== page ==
Wallace's original calculations showed exactly where this system would be unstable, which is desirable. When a system is stable, “it means the amplitude of the wave doesn't grow,” Chong said, whereas an unstable system results in a wave that amplifies quite a bit.

“What Evy did was to tell us exactly what material parameters would be needed for that to happen, an exact formula for when and under what circumstances you get interesting instability,” he said. “Having a formula that exact is quite rare. Usually you have to approximate it or do some numerical simulations.”

By the way, the materials they studied aren't linoleum or wood panels or anything most of us would recognize as typical flooring materials. 

“Our experiment consists of magnets,” Chong said. They looked at variables such as the distance and strength of magnets, as well as the effect of dampening from air friction. “Each of those properties has a parameter that you can tune, so having a formula saying this combination of parameters leads to amplification is very helpful.”

What is of particular interest to researchers working in this area is how to maintain the force of a wave or signal, because over time, all waves degrade. Each electrical circuit, for example, needs an amplifier to work, Chong said.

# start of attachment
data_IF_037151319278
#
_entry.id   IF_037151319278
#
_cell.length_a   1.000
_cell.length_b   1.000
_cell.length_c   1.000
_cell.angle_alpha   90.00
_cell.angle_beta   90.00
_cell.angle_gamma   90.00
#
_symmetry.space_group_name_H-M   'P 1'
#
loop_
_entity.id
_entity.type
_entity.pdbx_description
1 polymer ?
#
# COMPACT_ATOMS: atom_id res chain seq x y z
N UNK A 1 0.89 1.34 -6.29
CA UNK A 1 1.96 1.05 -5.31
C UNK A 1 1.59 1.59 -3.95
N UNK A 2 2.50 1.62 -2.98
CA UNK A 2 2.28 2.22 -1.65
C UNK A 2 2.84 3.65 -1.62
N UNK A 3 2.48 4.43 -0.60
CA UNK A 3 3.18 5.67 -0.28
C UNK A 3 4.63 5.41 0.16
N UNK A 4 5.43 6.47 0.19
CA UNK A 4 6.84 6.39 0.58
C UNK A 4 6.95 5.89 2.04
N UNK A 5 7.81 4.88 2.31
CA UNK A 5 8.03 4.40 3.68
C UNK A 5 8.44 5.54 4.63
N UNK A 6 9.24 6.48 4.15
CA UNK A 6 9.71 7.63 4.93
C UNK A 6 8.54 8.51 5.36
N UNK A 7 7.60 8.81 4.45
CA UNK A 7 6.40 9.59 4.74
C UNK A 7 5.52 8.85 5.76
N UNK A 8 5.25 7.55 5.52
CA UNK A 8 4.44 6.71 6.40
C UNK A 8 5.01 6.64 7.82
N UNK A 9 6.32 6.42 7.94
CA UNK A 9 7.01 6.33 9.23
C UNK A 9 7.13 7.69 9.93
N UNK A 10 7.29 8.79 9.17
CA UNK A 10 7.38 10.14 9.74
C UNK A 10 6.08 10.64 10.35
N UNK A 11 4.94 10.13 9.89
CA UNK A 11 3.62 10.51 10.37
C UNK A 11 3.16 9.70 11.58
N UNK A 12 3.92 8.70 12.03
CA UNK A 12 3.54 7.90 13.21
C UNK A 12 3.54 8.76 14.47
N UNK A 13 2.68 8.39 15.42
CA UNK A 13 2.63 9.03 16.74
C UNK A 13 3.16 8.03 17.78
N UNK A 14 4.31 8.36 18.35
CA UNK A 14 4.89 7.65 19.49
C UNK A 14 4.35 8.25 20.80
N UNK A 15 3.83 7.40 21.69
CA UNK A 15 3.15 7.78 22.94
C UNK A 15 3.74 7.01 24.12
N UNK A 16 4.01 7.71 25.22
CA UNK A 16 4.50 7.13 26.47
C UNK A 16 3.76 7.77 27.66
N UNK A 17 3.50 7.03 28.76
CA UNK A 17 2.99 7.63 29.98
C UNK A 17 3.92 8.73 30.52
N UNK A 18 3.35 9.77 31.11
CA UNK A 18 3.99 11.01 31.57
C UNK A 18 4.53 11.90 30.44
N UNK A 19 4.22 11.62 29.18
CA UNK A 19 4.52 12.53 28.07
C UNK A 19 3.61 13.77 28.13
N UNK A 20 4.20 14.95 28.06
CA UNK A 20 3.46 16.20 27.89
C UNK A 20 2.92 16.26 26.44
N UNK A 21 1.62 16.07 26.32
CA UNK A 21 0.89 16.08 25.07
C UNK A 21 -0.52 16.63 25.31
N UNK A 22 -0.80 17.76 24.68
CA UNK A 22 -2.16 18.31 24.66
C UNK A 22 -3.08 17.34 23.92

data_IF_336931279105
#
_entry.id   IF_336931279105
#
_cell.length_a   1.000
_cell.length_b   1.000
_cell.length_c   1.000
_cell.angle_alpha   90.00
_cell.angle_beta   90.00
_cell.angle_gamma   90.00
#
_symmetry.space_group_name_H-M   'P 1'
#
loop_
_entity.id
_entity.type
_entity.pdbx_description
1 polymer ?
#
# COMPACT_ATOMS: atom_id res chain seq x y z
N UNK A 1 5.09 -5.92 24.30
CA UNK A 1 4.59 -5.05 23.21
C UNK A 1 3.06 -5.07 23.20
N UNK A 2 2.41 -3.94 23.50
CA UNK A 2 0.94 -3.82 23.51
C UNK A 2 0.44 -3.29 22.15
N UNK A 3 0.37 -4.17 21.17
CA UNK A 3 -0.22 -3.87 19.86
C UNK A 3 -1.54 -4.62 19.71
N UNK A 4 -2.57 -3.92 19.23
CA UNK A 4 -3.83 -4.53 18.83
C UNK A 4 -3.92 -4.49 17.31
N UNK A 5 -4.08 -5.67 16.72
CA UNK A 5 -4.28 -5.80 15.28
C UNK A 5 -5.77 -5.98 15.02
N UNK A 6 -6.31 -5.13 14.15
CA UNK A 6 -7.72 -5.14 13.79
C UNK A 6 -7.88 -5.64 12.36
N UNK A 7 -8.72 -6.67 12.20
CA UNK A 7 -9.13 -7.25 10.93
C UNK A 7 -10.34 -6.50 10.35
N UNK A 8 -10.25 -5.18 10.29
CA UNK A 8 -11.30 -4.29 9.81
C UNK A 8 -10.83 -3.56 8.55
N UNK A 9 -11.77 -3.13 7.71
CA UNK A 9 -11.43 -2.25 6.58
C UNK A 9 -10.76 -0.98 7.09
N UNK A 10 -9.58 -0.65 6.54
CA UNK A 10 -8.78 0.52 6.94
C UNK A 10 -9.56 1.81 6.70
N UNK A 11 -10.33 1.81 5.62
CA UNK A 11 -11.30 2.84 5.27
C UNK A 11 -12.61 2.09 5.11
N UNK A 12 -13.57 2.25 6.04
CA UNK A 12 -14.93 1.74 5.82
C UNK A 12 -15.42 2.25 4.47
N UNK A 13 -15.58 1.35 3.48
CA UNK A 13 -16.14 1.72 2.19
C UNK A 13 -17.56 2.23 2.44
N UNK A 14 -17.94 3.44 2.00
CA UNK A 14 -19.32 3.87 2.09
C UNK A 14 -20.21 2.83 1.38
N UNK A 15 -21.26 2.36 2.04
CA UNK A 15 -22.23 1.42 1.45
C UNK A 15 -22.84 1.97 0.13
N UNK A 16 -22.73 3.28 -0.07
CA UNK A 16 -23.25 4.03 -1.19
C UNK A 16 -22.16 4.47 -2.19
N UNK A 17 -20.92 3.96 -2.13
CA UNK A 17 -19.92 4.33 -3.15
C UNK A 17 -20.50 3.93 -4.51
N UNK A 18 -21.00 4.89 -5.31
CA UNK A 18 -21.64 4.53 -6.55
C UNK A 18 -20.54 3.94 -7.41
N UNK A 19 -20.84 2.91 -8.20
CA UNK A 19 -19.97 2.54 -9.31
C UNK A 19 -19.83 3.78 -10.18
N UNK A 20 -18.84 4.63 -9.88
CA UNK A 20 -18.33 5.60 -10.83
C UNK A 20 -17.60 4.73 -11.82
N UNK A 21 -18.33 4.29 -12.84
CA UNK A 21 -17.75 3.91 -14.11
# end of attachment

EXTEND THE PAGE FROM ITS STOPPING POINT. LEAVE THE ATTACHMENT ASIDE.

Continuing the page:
“So when talking about the applications of our work, our system would act as an amplifier,” he added. “Based on what Evy did, you would know exactly how to make the material so that the wave would amplify.”

Possible applications

Though Chong and his team are working on a basic research level, in the long term, understanding the systems they are studying could lead to innovations in “acoustic logic,” Chong explained, which is like the logic underlying electrical circuits, but which don't use electricity but rather pressure waves. They could even help create a situation where “acoustic circuits” could operate with the use of ambient vibrations only, and thus avoid detection from sensors.

“We’re still doing work that is more fundamental,” Chong said. “But understanding how these systems behave could contribute to that the much-longer project of having a goal like that.”

Wallace's undergraduate work with Chong led to a research collaboration with a Columbia faculty member. With him, Wallace expanded Chong's one-dimensional study to two dimensions.

Starting this type of high-level research at Bowdoin, Wallace said, “synthesized everything I had learned at Bowdoin and learned about math in general.”

She continued, “Doing research allowed me to take what I learned out of the classroom and apply it to something I could see in the the real world, and see how it would be very important and relevant.”

The journal, which is open access, and Bowdoin College provided support to cover the publication fees via the Fletcher Family Research Grant. Wallace's research was supported by a National Science Foundation grant and the Bowdoin Kaufman Family Fellowship.